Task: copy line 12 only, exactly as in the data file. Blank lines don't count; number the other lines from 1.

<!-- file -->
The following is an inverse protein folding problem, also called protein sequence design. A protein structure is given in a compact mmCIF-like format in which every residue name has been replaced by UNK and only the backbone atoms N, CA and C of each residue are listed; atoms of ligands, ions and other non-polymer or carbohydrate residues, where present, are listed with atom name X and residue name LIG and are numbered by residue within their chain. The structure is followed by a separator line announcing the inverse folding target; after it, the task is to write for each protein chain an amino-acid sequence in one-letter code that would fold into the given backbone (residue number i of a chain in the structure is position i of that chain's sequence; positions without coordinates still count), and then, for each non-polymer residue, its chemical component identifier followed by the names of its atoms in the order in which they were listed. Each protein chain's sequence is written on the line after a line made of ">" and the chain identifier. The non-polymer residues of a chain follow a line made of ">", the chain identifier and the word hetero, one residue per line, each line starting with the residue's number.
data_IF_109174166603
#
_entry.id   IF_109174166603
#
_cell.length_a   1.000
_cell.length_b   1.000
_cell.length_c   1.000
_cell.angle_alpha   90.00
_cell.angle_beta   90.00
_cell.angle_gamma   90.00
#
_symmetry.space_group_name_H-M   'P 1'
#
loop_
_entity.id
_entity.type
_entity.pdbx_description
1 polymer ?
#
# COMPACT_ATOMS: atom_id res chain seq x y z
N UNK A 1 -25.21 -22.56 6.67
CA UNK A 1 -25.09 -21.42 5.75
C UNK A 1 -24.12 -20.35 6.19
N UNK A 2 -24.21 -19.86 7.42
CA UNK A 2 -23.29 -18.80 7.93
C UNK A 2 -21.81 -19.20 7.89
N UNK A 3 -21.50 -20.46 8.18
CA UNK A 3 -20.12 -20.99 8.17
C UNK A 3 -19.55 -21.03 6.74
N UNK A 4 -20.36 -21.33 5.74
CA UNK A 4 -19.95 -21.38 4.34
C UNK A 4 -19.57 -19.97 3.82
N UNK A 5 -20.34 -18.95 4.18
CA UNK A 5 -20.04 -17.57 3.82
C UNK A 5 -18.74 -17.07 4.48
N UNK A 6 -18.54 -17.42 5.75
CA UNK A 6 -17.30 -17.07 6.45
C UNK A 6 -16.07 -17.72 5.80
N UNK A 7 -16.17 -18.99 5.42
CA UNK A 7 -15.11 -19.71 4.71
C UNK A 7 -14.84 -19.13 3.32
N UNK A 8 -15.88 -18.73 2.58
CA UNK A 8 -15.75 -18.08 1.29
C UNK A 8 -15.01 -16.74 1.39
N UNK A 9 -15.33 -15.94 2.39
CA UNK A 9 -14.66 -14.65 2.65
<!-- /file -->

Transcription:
#